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Coastal Morphology Group • Scripps Institution of Oceanography

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Fossil Coastlines

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Dropcap How do we study the history of the coast when sand beaches leave behind no fossil record?

Fortunately, Native Americans arrived on California's southern coast by 12,000 years ago. Early people made use of food resources from estuaries and open coast habitats, harvesting shellfish for food and disposing of the shell debris near their encampments.

These prehistoric refuse heaps are called "middens," and the deposits are dominated by the durable remains of marine mollusk shells. The content of these early "landfills" tells us about the presence or absence of nearby beaches.

Mollusks such as mussels and clams are highly sensitive indicators of coastal environments because they have very specific habitat requirements such as those found in estuaries, rocky intertidal, or sand beaches.

The shell middens, many still intact today, provide us with snapshots of what the coast looked like in the past. Radiocarbon dates on the shells tell us when different coastal environments existed. An 8,000 year old Pismo clam in a midden tells us that a sand beach existed nearby at that time.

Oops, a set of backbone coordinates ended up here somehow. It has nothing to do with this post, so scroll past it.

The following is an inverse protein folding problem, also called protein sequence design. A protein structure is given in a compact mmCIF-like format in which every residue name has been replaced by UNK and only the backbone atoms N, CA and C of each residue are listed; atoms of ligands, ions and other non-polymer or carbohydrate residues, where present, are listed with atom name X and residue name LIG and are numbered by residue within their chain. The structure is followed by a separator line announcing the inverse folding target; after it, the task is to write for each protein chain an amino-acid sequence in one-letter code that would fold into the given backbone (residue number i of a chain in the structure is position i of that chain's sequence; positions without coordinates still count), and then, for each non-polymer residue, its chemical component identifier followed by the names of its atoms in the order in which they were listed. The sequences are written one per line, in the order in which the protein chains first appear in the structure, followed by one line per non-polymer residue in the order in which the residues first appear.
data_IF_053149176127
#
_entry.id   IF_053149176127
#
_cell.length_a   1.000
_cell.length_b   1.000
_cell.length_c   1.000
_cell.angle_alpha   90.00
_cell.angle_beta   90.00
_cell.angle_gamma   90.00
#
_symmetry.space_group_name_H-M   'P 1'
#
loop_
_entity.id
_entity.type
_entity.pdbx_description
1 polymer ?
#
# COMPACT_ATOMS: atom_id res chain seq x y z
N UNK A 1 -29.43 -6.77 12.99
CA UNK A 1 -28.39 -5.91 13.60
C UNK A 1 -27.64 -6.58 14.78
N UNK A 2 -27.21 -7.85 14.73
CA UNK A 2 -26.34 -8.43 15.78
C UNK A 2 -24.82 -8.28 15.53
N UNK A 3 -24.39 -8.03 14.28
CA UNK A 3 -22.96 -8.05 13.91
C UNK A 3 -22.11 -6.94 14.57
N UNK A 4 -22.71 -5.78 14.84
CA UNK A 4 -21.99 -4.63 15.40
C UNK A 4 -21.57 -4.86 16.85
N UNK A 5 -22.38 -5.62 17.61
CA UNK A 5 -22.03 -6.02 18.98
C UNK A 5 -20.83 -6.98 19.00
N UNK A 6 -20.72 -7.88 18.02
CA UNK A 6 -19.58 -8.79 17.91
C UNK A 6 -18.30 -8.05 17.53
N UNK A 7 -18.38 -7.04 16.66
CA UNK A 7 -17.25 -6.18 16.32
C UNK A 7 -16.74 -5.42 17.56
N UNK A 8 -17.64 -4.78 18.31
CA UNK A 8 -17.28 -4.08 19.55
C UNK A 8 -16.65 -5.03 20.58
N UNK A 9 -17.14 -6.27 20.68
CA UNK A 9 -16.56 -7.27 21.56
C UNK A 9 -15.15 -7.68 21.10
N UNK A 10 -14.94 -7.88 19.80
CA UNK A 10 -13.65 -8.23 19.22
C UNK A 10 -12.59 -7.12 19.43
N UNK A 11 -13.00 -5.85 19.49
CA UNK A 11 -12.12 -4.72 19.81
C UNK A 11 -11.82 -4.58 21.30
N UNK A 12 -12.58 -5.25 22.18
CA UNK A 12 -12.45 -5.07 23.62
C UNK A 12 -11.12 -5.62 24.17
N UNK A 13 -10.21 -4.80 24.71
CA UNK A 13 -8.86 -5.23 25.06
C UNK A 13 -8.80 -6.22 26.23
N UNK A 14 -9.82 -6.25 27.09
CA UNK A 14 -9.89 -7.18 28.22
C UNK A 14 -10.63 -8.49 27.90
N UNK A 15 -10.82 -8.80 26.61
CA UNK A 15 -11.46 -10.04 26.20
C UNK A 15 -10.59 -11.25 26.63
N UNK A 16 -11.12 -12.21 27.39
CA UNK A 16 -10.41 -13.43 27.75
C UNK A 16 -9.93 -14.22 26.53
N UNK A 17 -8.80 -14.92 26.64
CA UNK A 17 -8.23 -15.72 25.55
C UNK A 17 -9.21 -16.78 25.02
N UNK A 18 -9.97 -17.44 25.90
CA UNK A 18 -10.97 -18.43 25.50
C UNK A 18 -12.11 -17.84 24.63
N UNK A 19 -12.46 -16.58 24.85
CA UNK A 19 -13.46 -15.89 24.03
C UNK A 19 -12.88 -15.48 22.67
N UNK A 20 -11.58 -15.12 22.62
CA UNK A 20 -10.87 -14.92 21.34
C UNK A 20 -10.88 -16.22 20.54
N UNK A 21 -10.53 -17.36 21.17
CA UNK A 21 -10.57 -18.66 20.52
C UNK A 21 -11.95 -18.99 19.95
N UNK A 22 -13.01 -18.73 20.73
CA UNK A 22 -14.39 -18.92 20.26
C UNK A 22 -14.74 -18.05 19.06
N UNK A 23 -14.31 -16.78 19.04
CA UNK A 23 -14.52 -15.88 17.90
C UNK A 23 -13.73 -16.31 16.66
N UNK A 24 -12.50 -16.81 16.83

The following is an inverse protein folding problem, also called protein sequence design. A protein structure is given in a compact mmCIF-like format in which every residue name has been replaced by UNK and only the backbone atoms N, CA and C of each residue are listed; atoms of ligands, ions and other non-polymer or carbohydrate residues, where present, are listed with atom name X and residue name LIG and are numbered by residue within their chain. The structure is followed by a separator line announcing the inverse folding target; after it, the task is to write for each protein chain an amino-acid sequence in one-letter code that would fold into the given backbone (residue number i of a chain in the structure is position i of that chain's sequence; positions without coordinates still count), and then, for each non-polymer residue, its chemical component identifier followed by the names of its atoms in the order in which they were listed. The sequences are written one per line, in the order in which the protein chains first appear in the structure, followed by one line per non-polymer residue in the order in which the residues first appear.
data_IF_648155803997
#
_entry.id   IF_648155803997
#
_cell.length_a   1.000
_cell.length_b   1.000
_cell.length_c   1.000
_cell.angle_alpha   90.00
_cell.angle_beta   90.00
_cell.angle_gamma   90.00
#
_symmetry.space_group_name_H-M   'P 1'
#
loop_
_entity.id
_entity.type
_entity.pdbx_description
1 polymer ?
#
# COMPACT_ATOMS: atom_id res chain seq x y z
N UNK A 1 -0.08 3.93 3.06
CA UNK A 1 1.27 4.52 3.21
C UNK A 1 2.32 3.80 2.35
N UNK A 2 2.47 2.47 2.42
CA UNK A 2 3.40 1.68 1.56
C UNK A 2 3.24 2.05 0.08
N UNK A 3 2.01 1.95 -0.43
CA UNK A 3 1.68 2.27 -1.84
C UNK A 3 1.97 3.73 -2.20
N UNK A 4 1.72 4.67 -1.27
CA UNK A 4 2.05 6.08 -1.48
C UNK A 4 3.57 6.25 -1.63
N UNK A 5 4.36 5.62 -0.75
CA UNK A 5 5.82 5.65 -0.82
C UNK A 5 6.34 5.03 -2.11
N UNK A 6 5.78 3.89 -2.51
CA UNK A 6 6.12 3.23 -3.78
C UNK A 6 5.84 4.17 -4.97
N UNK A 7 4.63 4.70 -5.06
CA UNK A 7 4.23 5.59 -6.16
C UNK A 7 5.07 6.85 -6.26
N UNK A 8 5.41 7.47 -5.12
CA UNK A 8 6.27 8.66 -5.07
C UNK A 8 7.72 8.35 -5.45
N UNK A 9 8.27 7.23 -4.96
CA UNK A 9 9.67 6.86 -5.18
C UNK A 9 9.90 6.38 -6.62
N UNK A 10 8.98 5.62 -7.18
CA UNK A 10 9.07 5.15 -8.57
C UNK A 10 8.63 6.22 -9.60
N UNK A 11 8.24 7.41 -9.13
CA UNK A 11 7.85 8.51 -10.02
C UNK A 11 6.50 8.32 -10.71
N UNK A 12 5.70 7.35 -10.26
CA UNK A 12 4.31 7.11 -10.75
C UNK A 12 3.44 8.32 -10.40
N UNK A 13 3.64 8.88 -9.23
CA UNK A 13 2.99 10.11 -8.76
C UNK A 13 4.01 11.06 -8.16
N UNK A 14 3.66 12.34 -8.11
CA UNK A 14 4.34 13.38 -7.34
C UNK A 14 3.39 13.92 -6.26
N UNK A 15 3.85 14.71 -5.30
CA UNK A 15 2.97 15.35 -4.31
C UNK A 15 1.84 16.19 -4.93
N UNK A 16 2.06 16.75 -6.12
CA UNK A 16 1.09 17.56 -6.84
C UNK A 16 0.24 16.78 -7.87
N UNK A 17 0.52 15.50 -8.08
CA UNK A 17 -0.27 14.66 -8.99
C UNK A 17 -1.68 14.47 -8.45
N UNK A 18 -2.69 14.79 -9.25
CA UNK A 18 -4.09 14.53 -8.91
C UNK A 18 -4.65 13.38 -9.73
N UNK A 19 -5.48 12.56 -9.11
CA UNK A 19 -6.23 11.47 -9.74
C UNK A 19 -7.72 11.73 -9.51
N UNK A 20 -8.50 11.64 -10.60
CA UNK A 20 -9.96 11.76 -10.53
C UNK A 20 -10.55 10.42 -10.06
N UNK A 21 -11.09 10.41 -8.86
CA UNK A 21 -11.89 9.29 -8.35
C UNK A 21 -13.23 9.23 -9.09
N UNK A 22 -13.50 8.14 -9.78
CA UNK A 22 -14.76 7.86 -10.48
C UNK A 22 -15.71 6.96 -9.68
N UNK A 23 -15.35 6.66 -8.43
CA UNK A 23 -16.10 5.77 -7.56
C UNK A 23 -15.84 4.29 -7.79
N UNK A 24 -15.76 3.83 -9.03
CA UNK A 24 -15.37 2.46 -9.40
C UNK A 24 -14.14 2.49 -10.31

The shell midden on San Miguel Island shown at right contains dense deposits of abalone shell and other rocky coast mollusks. The artifacts pictured below are abalone pry bars, gorges (the earliest fish hooks dated 8-10,000 years ago: bone sharpened on both ends was attached to a cord line and baited), and later circular fish hooks.

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The animated diagram below summarizes what we have learned from archaeological records around the region.
The timing of beach accretion is an important input to the modeling of coastal evolution. When beaches form, the platform and sea cliff are protected from wave attack. Equilibrium sand beaches that adjust to seasonal changes in wave direction and energy will slow coastal erosion. Visit the Modeling section to see how these paleocoastlines reconstructed from the archaeological record aid in modeling the evolution of the southern California coast.

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Coastal Morphology Group • Scripps Institution of Oceanography

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